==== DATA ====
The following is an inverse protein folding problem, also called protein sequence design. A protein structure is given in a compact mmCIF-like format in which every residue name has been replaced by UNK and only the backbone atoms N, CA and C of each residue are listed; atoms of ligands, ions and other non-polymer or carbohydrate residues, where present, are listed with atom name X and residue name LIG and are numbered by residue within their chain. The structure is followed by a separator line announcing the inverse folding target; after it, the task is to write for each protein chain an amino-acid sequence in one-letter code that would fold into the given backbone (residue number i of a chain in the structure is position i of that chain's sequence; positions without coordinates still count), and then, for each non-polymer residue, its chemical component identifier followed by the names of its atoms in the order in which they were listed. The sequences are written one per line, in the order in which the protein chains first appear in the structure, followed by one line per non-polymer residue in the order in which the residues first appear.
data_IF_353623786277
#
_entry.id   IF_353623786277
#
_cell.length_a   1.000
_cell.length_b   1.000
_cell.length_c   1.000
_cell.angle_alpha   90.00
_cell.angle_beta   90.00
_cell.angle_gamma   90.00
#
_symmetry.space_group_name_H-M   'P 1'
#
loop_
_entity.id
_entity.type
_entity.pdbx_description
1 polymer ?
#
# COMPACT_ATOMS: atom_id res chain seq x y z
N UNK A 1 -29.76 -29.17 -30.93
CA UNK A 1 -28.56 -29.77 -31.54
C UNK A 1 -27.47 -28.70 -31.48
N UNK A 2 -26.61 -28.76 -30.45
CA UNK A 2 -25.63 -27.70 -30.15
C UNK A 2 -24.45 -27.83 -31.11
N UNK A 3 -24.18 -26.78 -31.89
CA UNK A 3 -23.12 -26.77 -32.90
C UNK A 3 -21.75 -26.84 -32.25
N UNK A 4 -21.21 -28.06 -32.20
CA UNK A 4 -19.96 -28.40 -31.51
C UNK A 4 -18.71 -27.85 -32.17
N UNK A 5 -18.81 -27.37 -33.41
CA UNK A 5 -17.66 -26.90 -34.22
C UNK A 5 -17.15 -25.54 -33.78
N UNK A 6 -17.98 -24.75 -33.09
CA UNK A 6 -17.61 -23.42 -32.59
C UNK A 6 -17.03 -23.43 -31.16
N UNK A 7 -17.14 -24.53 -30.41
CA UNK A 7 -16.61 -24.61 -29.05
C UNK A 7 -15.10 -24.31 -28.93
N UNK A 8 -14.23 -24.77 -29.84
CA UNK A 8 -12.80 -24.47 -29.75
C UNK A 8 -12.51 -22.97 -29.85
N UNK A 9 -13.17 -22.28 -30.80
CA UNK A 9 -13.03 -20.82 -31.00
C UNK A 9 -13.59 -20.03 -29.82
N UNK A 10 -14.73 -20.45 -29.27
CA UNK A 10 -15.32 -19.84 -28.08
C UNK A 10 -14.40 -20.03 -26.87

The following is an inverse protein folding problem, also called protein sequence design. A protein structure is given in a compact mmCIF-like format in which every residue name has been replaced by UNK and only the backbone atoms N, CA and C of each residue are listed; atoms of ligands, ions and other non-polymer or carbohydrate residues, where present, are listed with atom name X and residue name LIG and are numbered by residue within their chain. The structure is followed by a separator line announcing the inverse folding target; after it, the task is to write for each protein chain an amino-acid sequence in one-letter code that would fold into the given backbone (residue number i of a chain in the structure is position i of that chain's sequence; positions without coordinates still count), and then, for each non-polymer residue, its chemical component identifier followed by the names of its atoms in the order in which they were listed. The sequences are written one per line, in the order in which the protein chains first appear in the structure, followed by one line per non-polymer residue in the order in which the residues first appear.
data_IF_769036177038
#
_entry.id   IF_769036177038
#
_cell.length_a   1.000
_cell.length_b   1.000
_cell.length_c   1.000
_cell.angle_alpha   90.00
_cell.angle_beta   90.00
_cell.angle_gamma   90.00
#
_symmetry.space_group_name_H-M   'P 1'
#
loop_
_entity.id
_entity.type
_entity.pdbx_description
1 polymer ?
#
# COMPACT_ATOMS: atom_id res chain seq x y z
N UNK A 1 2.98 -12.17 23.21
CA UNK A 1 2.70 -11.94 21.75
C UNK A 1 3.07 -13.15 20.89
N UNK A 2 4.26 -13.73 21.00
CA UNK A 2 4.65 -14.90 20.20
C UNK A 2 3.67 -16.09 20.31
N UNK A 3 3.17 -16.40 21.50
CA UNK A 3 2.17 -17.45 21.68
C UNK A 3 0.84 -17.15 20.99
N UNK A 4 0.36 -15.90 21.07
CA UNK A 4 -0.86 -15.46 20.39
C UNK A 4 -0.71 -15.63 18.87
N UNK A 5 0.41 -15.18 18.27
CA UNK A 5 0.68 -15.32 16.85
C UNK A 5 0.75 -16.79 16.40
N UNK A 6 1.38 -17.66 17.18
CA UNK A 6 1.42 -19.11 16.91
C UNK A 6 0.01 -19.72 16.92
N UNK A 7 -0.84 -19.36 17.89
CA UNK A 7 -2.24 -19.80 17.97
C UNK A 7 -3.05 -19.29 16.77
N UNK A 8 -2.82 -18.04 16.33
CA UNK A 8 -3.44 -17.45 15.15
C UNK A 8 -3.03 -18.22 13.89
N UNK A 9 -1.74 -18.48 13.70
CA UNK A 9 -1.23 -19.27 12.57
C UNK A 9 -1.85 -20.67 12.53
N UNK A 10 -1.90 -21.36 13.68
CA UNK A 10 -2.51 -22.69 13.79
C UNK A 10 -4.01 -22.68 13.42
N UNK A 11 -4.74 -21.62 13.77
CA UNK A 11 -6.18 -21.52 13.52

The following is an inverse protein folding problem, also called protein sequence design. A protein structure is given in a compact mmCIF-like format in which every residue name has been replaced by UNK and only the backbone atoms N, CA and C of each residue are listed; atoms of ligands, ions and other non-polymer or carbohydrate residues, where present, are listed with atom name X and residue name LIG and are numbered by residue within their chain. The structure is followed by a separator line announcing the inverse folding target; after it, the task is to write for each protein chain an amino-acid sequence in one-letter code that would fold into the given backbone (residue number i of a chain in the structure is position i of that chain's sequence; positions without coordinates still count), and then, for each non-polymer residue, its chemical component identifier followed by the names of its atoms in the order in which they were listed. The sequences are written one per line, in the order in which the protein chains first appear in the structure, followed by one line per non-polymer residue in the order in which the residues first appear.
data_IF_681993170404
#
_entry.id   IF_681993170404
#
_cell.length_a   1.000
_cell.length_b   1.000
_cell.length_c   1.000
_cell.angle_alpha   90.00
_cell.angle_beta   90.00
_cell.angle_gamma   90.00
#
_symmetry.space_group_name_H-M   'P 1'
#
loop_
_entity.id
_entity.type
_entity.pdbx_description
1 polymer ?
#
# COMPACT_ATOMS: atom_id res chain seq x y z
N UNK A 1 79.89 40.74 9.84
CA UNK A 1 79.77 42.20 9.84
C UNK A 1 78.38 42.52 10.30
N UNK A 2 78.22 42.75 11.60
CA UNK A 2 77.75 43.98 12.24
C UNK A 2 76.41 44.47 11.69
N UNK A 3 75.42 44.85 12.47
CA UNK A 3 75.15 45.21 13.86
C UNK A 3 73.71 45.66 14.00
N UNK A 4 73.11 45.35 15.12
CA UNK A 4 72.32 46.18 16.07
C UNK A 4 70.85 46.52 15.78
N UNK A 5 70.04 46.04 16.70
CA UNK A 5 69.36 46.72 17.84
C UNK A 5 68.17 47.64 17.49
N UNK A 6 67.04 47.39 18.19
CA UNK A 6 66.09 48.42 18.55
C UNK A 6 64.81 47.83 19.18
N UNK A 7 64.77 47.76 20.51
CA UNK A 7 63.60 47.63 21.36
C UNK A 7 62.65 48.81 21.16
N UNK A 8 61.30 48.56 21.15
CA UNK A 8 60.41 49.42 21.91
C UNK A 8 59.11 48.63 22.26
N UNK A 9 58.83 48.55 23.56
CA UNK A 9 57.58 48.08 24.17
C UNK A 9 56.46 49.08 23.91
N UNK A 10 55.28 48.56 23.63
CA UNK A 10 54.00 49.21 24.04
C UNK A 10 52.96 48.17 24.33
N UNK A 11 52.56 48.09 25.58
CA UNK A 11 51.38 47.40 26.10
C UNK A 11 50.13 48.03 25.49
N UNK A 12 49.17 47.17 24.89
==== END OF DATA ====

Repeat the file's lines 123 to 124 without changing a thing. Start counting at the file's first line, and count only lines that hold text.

1 polymer ?
#